In my spirit I feel the windows closing. The days I used to spend surrounded by my children are fading. One more has left home. He hasn't gone far, yet, but I am feeling the emptiness that eventually comes to all mothers when their children leave home to make their own way in the world. I am left to finish raising one more, and look forward to the days when they all come back again. Their voices are sorely missed here, but they will return again!
Who knows what the remaining months will bring us, here, weather wise and other wise. The signs are all around us, the seasons are changing already. There are still plenty of warm days left, but the cool ones are creeping in.
So get out and enjoy the warm days, the cool nights, and each other. For the end of a season is not the end of all things. New things, new people, and new experiences lie just ahead, around the corner where we cannot see them waiting. Take time to enjoy the changing of the seasons too!
The other day while looking through some of my most recent photos, I noticed that I haven't been playing around with post processing very much lately. This is one area of photography that I love to play with.
I took several shots of a few cars and trucks at a cruise in the other night, but they just didn't turn out the way I wanted them to. They were images I really wanted to keep, so I decide to play, and I felt like an artist who hasn't held a brush in a long time! It was fun, even though I was feeling a little rusty!
After a few attempts at different effects I got this one that I liked best. I like how it brings out the reflections in the chrome and polished surfaces, and the contrast. To me, it just seems to bring out the character of a cool old truck!
This one, by the way, was a 1950 GMC. A model we don't see as often at the local car shows and cruise ins. This truck parked next to us, and I had to control my drool over it, I really enjoyed looking at it a lot!
It's been a summer of car shows, and there's no sign of it dwindling yet!
Last week while reading my local newspaper, I saw that a Cruise In was planned in Perryville. Their first time giving it try, it sounded, as they are trying to raise money to fix up the down town area. Perryville is a little bitty town in western Boyle County, Kentucky, just a few minutes from where I live. It's a cute little town, fairly quiet most of the year, with the exception of one weekend in October when there is a Civil War reenactment at the Battlefield. If you enjoy seeing small town America, this is a great little place to visit, but to capture the small town charm, try to avoid Battle weekend, because the area is just swamped with tourists then, even though the battle is a real treat to visit, too.
The Chaplin River runs right through town, and history has shown it to get out of it's banks from time to time, even causing the fire department to post a truck on each side of the bridge to be able to help either side of town in case of an emergency when the flood waters would cover the bridge you see in the back ground in this photo. .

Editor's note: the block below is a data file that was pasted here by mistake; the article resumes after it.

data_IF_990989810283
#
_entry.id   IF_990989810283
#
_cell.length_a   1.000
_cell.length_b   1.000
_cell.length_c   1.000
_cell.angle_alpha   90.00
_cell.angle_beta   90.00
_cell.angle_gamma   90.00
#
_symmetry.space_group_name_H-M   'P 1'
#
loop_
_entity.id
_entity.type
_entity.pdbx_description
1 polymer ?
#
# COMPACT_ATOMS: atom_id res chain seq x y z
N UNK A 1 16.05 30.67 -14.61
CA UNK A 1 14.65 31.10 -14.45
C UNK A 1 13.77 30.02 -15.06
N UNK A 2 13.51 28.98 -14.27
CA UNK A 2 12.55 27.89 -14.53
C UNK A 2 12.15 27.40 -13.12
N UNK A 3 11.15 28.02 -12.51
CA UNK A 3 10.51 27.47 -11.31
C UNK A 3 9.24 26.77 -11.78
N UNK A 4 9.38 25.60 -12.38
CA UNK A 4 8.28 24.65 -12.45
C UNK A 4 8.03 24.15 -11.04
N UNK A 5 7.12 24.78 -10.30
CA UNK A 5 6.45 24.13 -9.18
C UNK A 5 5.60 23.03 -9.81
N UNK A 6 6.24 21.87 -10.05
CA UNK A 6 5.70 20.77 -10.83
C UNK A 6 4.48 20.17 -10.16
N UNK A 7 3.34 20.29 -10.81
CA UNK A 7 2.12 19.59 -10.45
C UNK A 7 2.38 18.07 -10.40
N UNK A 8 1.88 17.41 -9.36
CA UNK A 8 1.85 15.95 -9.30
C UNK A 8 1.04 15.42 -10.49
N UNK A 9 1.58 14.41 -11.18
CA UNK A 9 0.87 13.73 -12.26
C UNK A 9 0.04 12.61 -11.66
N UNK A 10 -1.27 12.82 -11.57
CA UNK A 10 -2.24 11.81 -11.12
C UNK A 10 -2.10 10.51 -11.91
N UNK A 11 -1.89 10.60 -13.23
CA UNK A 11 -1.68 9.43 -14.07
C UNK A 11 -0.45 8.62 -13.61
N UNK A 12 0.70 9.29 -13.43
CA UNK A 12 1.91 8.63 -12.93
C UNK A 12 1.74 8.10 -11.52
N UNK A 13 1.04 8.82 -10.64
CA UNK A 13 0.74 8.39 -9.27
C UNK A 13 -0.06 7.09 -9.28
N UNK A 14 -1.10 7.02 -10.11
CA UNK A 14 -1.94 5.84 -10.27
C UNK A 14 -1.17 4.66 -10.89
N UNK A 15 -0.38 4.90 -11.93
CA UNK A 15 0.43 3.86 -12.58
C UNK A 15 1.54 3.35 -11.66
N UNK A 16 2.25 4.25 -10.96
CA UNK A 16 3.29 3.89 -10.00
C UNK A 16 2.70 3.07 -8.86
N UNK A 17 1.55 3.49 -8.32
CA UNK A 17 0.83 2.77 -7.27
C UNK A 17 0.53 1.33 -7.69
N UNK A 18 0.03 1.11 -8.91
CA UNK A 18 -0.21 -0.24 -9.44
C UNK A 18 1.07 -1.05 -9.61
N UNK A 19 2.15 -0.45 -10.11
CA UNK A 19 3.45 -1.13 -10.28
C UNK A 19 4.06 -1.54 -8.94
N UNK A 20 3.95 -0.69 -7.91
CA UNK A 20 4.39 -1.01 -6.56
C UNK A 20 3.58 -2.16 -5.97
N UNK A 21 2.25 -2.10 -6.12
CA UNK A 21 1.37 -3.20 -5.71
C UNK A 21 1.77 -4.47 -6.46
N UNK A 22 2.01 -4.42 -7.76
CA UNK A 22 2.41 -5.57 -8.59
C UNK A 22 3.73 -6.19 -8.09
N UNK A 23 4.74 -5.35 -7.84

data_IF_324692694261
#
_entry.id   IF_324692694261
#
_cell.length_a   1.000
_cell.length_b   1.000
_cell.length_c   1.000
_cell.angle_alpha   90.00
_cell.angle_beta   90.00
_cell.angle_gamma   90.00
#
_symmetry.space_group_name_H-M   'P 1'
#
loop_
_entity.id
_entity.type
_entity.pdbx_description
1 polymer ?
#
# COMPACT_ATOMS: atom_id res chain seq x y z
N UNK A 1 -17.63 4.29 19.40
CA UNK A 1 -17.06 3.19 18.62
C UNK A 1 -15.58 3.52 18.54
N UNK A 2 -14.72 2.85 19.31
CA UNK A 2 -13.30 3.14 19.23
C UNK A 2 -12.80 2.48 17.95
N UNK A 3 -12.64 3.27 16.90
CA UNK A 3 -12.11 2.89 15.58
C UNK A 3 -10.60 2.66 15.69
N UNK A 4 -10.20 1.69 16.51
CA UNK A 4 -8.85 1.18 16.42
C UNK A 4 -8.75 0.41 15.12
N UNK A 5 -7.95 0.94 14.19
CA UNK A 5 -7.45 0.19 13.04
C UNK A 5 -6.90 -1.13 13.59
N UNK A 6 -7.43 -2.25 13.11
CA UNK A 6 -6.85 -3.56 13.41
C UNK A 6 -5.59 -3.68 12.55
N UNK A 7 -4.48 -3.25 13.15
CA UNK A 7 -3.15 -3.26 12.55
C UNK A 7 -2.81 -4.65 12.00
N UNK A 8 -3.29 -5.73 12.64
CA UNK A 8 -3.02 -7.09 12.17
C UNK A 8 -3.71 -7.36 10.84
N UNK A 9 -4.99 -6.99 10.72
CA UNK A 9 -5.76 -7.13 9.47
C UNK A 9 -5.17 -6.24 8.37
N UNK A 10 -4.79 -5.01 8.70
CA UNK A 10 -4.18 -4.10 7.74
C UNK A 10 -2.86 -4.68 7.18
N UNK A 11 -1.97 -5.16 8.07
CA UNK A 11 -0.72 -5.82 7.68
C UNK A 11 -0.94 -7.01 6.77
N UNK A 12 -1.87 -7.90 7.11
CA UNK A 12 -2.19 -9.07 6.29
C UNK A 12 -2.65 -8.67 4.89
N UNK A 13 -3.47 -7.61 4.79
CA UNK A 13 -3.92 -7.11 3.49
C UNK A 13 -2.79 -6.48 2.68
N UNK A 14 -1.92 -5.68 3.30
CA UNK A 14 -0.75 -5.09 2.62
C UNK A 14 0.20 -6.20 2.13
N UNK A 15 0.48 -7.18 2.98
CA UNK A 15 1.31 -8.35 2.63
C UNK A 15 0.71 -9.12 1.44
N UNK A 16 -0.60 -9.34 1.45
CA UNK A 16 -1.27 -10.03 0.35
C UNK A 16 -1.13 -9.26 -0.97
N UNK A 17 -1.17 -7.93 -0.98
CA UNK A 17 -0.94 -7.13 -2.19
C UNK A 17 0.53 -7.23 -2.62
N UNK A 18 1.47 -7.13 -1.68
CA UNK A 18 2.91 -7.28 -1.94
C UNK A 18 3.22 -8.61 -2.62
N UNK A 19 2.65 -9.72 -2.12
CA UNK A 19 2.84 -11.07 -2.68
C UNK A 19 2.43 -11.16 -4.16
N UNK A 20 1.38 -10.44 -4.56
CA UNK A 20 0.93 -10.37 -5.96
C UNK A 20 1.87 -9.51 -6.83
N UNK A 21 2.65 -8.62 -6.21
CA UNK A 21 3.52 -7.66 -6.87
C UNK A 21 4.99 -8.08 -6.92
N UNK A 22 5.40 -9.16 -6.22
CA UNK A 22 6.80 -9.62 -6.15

The river has been tame this year, and it provided a lovely backdrop for the car show on this hot and sticky summer day. Those of us who were able to find the shade of a big tree were very grateful.
The car show started at 4pm and was to last until 9. There wasn't a huge turn out, but it doesn't take many cool cars to draw a crowd, and have some fun. Every car show we go to we see new cars and meet new people, and this one was no exception. No two car shows are ever alike, and we always come away from one feeling like we've made new friends. I only wish I had the time to meet everyone there, as it seems every car that shows up represents a great story about how it got there or just the interesting people who own them.
We also had some entertainment at this car show. A local Elvis impersonator showed up to distract us all from the summer heat with his talent and warm personality. A true performer who obviously loves his audience!
Good bbq and a bake sale rounded out the event, as well as seeing familiar faces. For those who missed out on it this year, be looking for it again next year. Maybe we'll see you at the next car show!
I'm finally making progress with film!
There are so many demons to battle when learning new things. It seems like every time I try to do something, the computer sees me coming, spins some sort of Wheel of Misery to decide what it won't do for me this time!
If it's not the external hard being full, then it's something new going wrong with the scanner! Then dvd software won't let me burn photos to make space or something else the scanner is doing to keep me from scanning. Yes, I have lots of scanner trouble! even after finding a 'new' one on Craig's List! It's new in the sense it had never been used before, it's just not the newest model. The family is still on a budget, ya know!
Well, battles are being won, and I'm finally pulling ahead in the scoring department in that regard, and starting to have fun with photos again! If a gal can't have fun, then why do it? Right?
We are having amazing weather lately, some days are too hot to believe, but we are also having an unseasonable cool spell. It's been like autumn in July this past week, and I haven't heard anyone complain! It made for great weather for a car show Saturday.